Among the most celebrated international reporting eligible this year is the “Panama Papers” series by the International Consortium of Investigative Journalists and other news organizations. The work was done by more than 400 reporters from media organizations in scores of countries, with their reports analyzing leaked documents that presented material from the files of a global law firm in the Central American country. The leaked records revealed how individuals and companies around the world hid assets in massive offshore accounts. The Panama project won both a Polk for Financial Reporting and a Scripps award for Business/Economics Reporting.

Breaking News journalism honored this year has included the work of California’s East Bay Times, which received the Scripps award for coverage of Oakland’s Ghost Ship Fire, in which it quickly pieced together evidence of code violations and possible causes of the deadly fire that killed 36 people.

The American Society of News Editors hasn’t yet announced its contest winners for 2017, but it named the East Bay Times a finalist in Breaking News. It also named the Dallas Morning News, for coverage of the July 7 ambush of police in the city, and The Advocate of Baton Rouge, Louisiana, for its reporting on a July 17 police ambush there. ASNE’s finalists for public service were The Boston Globe, for “The Desperate and the Dead,” a Spotlight Team study of a mental health crisis in Massachusetts, along with The Houston Chronicle for its “Denied” series, and The Sarasota Herald-Tribune for “Bias on the Bench.”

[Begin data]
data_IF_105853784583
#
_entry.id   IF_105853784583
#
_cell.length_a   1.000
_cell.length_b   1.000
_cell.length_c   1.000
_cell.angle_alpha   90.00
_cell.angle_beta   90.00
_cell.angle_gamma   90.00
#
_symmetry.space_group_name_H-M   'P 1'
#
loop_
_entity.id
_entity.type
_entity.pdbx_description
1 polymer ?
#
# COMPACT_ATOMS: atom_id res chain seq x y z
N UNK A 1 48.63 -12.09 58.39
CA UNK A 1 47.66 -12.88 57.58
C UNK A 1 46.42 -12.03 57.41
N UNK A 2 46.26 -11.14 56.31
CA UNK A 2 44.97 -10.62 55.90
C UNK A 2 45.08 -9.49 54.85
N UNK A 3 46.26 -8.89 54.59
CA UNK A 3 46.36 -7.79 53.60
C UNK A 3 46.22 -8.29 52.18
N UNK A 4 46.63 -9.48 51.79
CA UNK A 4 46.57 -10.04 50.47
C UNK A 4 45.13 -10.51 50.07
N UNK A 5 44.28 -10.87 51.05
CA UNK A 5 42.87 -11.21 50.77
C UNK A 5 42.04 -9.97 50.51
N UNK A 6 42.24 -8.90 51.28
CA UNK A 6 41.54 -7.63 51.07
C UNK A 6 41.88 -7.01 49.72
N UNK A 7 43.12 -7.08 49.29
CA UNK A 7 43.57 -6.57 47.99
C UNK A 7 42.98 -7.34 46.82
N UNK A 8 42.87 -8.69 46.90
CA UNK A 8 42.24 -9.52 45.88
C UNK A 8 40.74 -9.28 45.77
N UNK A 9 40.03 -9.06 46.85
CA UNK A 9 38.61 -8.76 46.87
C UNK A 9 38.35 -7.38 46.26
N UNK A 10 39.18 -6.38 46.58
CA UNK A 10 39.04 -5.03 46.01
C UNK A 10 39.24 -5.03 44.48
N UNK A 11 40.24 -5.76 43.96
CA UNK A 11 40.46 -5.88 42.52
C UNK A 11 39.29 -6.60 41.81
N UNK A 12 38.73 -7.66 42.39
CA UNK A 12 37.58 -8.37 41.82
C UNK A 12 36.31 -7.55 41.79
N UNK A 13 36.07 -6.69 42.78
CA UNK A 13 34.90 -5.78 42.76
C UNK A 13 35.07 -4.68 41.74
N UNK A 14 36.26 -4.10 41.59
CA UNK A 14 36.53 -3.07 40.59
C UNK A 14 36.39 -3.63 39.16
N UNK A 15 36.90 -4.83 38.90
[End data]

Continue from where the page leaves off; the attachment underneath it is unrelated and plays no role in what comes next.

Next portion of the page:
Awards from Investigative Reporters and Editors also are expected to be announced before the Pulitzer revelations are made.

In Photojournalism, Daniel Berehulak of The New York Times won a Polk for “They Are Slaughtering Us Like Animals,” a photo essay on Philippines President Rodrigo Duterte’s murderous drug crackdown. The ASNE’s nominees in photojournalism also included The Dallas Morning News photo staff for its work covering the Dallas ambush.

Magazines, which were allowed to enter in all categories for the first time this year, drew 146 submissions, just over 12 percent of all entries, Pulitzer Prize administrator Mike Pride said. Clearly, magazines could be a larger factor for 2017 Pulitzers, a competition that once barred them. In 2016, journalists writing in The New Yorker won both the Feature Writing and Criticism prizes. (This year’s National Magazine Award winners were announced in February.)

Pride, who’ll announce the winners and finalists on Monday for the last time, has announced that he is retiring this year after three years as administrator. The Pulitzers have launched a search for a new administrator.

(via Poynter)